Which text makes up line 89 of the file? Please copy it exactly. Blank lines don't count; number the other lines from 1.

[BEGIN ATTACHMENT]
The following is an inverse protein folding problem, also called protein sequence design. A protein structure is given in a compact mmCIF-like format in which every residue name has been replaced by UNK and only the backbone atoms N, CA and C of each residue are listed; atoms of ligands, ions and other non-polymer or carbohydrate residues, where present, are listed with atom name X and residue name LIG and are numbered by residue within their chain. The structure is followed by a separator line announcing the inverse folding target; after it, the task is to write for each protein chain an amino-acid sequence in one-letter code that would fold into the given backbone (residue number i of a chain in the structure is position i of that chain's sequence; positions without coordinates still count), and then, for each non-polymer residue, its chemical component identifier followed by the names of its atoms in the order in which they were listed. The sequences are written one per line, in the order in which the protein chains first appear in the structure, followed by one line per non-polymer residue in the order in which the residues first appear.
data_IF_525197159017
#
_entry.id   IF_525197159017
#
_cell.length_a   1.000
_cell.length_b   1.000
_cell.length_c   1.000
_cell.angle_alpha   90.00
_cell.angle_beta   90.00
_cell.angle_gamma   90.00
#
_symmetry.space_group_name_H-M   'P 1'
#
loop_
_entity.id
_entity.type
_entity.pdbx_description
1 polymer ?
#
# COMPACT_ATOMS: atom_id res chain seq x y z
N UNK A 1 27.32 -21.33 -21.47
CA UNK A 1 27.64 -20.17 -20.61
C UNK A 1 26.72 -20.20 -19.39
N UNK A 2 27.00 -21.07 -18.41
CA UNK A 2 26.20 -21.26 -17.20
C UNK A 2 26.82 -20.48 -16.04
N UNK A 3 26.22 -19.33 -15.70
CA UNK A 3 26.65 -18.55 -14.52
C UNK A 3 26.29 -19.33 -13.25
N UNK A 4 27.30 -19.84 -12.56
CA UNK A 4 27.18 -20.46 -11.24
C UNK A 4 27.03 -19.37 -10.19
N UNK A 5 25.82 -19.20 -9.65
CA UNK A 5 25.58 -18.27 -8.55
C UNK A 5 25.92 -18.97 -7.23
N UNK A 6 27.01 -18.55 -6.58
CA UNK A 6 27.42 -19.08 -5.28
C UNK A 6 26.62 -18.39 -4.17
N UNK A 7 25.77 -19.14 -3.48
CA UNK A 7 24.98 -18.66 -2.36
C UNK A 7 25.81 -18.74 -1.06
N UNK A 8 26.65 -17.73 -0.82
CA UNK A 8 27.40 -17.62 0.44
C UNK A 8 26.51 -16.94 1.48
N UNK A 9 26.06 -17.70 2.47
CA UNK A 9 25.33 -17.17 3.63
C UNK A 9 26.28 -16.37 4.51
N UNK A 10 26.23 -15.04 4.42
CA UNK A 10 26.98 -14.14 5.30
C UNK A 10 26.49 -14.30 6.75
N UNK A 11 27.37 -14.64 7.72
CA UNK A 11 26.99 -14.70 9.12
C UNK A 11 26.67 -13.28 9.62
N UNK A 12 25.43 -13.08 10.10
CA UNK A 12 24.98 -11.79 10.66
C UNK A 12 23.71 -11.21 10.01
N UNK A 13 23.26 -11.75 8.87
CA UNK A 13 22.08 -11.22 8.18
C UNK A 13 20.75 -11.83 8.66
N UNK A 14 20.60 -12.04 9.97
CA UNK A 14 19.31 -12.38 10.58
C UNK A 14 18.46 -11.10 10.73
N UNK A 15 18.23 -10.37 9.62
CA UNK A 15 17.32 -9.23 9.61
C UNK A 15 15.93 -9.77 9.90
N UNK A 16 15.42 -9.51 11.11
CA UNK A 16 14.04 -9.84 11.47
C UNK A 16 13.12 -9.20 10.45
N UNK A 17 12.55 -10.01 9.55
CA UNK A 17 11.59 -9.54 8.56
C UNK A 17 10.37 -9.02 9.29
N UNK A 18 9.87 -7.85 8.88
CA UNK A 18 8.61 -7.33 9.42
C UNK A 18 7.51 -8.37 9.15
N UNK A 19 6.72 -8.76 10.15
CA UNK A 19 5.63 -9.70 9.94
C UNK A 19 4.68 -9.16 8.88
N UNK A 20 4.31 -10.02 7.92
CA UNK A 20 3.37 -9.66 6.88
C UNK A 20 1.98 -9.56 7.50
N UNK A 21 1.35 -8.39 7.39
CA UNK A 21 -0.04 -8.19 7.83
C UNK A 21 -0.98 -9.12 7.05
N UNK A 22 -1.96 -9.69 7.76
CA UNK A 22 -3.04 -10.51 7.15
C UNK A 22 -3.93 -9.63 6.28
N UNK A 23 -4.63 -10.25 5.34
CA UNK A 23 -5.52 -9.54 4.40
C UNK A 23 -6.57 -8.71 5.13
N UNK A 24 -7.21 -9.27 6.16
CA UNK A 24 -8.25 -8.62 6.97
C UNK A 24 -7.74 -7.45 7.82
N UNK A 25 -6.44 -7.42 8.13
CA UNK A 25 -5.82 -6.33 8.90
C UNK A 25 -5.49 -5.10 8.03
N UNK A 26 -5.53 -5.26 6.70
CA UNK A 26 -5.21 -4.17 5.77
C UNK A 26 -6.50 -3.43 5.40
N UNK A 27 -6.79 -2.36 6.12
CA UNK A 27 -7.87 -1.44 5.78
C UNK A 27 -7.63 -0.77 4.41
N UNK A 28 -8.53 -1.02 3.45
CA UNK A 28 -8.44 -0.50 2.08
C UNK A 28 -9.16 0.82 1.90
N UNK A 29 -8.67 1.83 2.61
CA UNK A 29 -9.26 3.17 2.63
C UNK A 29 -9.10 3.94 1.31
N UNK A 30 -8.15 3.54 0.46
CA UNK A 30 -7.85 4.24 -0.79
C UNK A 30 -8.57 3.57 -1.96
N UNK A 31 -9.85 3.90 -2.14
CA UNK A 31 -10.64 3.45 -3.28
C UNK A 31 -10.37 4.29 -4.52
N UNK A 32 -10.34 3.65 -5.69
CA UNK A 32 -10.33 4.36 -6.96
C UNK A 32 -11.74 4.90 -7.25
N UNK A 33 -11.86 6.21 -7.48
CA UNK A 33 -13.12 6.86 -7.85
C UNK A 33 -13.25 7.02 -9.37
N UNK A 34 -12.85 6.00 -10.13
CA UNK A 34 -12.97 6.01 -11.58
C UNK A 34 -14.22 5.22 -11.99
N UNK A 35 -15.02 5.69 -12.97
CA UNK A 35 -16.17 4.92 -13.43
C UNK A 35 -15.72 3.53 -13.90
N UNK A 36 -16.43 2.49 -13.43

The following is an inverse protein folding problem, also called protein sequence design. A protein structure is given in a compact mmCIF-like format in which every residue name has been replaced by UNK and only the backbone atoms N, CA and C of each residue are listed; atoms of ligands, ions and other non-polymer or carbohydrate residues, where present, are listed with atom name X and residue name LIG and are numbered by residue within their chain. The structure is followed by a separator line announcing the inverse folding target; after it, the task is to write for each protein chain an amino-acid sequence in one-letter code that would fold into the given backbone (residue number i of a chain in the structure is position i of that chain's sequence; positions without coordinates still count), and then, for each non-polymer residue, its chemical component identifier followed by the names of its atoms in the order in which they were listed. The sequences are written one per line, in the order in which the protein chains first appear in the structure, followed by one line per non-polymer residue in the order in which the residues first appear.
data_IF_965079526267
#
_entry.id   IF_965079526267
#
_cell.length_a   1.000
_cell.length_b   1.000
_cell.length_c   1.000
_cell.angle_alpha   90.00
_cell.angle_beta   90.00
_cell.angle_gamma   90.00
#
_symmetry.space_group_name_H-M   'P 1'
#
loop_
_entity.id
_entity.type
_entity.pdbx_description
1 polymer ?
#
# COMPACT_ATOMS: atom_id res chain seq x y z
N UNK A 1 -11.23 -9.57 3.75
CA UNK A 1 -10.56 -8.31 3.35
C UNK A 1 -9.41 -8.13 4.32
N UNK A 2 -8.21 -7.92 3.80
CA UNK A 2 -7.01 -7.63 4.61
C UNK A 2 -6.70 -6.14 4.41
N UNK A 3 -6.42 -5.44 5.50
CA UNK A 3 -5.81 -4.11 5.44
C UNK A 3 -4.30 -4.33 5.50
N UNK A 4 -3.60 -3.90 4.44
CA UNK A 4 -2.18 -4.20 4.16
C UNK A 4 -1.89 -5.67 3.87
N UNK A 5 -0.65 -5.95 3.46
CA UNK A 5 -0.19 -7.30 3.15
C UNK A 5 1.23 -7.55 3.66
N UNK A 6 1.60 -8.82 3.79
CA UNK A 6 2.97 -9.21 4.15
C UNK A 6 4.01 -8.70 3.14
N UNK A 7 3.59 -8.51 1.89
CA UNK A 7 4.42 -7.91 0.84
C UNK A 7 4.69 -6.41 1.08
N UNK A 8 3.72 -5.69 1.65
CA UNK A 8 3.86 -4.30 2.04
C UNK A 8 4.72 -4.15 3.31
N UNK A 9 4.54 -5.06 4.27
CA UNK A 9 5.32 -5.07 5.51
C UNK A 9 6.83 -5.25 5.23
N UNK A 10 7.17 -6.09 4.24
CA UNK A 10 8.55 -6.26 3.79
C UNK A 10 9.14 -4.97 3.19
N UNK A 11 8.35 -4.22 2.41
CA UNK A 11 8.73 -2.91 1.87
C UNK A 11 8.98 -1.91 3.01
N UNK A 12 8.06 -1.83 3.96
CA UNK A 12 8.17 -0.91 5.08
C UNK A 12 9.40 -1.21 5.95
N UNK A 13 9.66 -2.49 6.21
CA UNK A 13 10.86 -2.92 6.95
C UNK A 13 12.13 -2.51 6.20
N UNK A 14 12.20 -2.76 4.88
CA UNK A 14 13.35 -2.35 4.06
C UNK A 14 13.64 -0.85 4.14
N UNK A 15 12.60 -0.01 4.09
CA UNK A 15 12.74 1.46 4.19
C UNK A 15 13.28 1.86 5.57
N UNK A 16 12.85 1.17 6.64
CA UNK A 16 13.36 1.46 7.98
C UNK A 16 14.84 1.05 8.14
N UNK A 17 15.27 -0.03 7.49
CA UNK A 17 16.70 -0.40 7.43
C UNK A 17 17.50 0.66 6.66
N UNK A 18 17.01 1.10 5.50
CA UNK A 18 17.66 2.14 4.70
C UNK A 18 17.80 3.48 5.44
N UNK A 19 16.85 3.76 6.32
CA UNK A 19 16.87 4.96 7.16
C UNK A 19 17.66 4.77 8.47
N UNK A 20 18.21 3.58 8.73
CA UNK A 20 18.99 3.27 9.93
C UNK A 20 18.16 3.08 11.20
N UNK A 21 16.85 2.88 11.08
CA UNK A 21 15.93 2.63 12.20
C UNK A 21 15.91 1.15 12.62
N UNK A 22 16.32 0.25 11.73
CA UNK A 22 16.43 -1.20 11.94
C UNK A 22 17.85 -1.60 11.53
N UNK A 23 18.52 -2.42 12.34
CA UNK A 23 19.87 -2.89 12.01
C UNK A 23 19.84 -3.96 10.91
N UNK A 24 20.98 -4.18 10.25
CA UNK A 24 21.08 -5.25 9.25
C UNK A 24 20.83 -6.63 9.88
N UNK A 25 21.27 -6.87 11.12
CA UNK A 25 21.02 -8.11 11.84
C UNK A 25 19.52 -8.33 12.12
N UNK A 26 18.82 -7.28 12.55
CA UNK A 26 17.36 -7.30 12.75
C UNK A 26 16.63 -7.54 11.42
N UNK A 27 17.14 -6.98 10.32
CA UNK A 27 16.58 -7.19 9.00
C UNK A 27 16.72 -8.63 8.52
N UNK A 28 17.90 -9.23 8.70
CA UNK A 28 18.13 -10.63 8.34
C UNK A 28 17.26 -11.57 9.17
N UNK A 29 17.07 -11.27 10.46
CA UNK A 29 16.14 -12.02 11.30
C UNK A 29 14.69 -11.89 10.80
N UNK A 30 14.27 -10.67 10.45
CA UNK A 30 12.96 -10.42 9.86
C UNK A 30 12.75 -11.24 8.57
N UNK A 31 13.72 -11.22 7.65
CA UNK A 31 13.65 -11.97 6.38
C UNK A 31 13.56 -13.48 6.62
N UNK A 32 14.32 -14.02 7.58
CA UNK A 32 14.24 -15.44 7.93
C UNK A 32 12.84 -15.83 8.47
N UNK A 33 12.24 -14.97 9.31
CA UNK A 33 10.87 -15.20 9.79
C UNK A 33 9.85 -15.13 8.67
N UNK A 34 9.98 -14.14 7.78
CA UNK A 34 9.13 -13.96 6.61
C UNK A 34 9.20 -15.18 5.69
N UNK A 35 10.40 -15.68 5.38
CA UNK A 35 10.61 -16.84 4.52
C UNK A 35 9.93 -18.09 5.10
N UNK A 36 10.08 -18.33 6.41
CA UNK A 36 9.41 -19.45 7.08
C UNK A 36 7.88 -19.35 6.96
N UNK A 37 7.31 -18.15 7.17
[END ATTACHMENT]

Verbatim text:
CA UNK A 23 -5.52 -9.54 4.40